“Greater love has no-one than this,

to lay down one’s life

for one’s friends.”

John – 15: 13


At the 11th hour, on Remembrance Sunday 2023, the UK fell silent to remember all those who have lost their lives in armed conflicts.  The congregation at St. James’ Stalmine, joined the nation in prayer and reflection, observing the two minute silence following a poignant bugle sounding ‘The Last Post’.

Wreaths were laid at the War Memorial on behalf of the Army, the Royal Navy, the Royal Air Force, the Women’s Institute, the National Coastwatch, the Parish Council, the British Legion, the Nursing Services, the Fire Service, the Uniformed Organisations and our own Toddler Group – Little Fishes. Fluttering poppy petals fell from the church balcony, a visual symbol of the countless lives lost in conflict.

Familiar words resounded throughout the Communion Service, challenging our understanding of what love means: the supreme love Jesus has for each of us, laying down His life, that we might have eternal life, the love demonstrated by all those who paid the ultimate price, and lost their lives through conflict and the love we are encouraged to show on a daily basis in our Christian lives.

Today, we paid tribute to a young Preesall man, Private Richard Luke Hornby, who was baptised at St. James’ church Stalmine, on 13th August 1896.  He enlisted in the Manchester Regiment, part of the Manchester Brigade of the East Lancashire Division.  Luke was assigned to the 16th Battalion and was evacuated from Gallipoli to Egypt to defend the Suez Canal before moving to France and being involved in actions on the Western Front.
Aged only 21, he was killed on 31st July, 1917 during an assault towards the infamous Menin Road.  

His untimely death, like millions more, resonates through the words of Canadian physician, Lieutenant Colonel John McCrae who wrote the much quoted poem, ‘In Flanders Fields’, having presided over the funeral of his fellow soldier and friend.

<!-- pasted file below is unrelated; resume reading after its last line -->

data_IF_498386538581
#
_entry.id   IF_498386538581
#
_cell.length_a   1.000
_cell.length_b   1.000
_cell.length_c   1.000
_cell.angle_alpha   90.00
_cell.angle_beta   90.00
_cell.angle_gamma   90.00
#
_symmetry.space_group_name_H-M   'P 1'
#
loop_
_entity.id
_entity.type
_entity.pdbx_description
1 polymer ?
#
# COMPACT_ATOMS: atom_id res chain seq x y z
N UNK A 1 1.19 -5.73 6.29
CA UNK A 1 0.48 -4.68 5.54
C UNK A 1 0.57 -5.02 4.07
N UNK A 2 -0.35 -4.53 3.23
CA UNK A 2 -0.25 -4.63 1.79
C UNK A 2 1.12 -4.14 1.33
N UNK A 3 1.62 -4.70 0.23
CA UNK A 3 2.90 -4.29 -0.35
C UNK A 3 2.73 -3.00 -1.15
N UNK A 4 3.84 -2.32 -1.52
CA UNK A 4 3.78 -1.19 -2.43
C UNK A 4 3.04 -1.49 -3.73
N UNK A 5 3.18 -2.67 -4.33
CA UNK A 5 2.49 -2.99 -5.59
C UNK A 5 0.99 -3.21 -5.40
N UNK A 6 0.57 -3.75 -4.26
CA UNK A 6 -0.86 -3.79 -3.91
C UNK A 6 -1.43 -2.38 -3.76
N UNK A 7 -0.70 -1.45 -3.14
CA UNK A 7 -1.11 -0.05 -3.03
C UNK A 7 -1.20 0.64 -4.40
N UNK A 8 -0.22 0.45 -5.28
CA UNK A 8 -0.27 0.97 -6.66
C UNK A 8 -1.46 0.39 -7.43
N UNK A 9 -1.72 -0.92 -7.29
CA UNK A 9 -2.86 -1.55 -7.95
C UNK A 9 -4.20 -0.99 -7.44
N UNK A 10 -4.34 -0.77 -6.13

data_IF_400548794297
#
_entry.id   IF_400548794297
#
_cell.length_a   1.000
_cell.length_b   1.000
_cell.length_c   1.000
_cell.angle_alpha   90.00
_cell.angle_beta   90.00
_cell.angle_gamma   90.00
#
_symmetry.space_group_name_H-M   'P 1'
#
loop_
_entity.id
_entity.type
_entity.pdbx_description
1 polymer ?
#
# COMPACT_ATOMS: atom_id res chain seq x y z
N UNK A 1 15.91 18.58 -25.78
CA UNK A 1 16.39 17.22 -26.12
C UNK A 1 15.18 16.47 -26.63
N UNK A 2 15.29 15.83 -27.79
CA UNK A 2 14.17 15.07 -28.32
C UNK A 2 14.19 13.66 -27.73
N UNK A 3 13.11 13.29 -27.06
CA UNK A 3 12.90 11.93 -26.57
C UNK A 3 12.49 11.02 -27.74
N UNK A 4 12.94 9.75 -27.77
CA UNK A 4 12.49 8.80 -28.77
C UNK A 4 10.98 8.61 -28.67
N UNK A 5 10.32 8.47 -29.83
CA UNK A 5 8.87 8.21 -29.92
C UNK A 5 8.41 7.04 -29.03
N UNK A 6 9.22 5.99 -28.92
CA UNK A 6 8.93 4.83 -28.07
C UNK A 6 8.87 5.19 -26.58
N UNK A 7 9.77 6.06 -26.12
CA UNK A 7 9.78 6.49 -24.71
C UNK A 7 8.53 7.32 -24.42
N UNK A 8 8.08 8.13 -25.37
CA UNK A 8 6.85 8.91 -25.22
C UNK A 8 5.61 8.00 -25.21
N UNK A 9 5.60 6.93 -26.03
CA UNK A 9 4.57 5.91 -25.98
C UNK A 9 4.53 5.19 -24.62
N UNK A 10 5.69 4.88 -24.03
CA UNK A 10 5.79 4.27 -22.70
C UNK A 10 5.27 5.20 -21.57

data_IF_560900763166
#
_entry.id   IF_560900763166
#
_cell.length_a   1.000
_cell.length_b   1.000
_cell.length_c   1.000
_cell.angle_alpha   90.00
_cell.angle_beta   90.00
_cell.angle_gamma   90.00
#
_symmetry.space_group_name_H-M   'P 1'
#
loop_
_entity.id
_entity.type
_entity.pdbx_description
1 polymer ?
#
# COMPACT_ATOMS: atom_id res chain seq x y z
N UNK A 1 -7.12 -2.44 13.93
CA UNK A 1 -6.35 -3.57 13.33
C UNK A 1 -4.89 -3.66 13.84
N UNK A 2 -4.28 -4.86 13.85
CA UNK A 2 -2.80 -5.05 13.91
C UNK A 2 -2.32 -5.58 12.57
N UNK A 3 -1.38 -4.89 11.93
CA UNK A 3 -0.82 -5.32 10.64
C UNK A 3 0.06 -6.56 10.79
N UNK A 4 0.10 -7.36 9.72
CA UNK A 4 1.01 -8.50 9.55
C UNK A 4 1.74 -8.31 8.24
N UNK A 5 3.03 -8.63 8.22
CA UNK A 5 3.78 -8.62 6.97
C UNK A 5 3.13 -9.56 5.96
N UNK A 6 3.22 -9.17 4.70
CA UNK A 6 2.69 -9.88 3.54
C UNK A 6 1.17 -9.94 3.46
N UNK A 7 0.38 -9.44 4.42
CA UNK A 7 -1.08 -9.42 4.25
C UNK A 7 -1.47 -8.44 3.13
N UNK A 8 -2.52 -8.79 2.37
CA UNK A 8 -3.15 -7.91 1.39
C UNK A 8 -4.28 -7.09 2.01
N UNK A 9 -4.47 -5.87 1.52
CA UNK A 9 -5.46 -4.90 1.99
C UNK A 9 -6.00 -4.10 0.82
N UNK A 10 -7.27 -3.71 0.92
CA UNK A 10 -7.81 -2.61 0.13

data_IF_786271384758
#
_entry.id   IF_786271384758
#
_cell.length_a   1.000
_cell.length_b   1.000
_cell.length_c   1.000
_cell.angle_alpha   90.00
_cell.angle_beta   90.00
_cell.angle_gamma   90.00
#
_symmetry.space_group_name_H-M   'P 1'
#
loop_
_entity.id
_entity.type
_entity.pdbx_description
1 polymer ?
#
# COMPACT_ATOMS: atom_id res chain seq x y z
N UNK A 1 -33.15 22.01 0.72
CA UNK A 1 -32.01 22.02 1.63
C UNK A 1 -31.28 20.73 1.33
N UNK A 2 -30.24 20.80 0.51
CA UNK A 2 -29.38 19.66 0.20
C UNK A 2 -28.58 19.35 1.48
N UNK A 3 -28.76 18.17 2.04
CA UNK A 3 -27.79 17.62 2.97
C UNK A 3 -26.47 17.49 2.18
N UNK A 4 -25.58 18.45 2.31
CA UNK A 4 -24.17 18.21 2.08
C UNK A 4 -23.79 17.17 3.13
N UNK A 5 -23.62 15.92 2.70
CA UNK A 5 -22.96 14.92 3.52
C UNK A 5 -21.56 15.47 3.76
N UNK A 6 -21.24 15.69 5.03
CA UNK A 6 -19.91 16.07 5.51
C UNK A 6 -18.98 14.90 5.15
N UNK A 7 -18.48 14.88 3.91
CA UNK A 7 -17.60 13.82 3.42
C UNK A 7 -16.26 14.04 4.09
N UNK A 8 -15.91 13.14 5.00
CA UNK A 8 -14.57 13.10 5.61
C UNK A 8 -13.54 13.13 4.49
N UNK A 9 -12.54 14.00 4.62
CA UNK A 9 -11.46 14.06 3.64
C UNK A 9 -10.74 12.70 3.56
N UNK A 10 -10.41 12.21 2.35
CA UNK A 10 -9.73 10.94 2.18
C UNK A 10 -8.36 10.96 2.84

In Flanders Fields

In Flanders fields the poppies blow

Between the crosses, row on row,

That mark our place; and in the sky

The larks, still bravely singing, fly

Scarce heard amid the guns below.


We are the Dead. Short days ago

We lived, felt dawn, saw sunset glow,

Loved and were loved, and now we lie,

In Flanders fields.


Take up our quarrel with the foe:

To you from failing hands we throw

The torch; be yours to hold it high.

If ye break faith with us who die

We shall not sleep, though poppies grow

In Flanders fields.

The Uniformed Organisations were out in force.  They presented their flags with dignity, laid a wreath which they had made from recyclable materials, read a poem about poppies and also explained the significance of the flowers.

A special presentation was made during the service to Mr. James Kennedy. In 1952, he was one of 22,000 servicemen who witnessed the test detonation of the British Government’s Atomic Bomb on an island off Western Australia.  Today, only 1,500 of those men remain.
For Jim, the presentation was a very proud moment, which he had only waited 71 years for!

The little ones enjoyed their time in the Children’s Sunday Club during part of the service.
They blew some bubbles to remember people they miss, made some flying peace doves and learned about Peace Babies (later re-branded as Jelly Babies).  In addition, they made their own poppies which they happily shared at the end of the service.  

The young, the elderly and all those in between committed themselves to remembering all those who have lost their lives in conflict.


“At the going down of the sun, and in the morning,

We will remember them.”

Laurence Binyon – published on 21st September 1914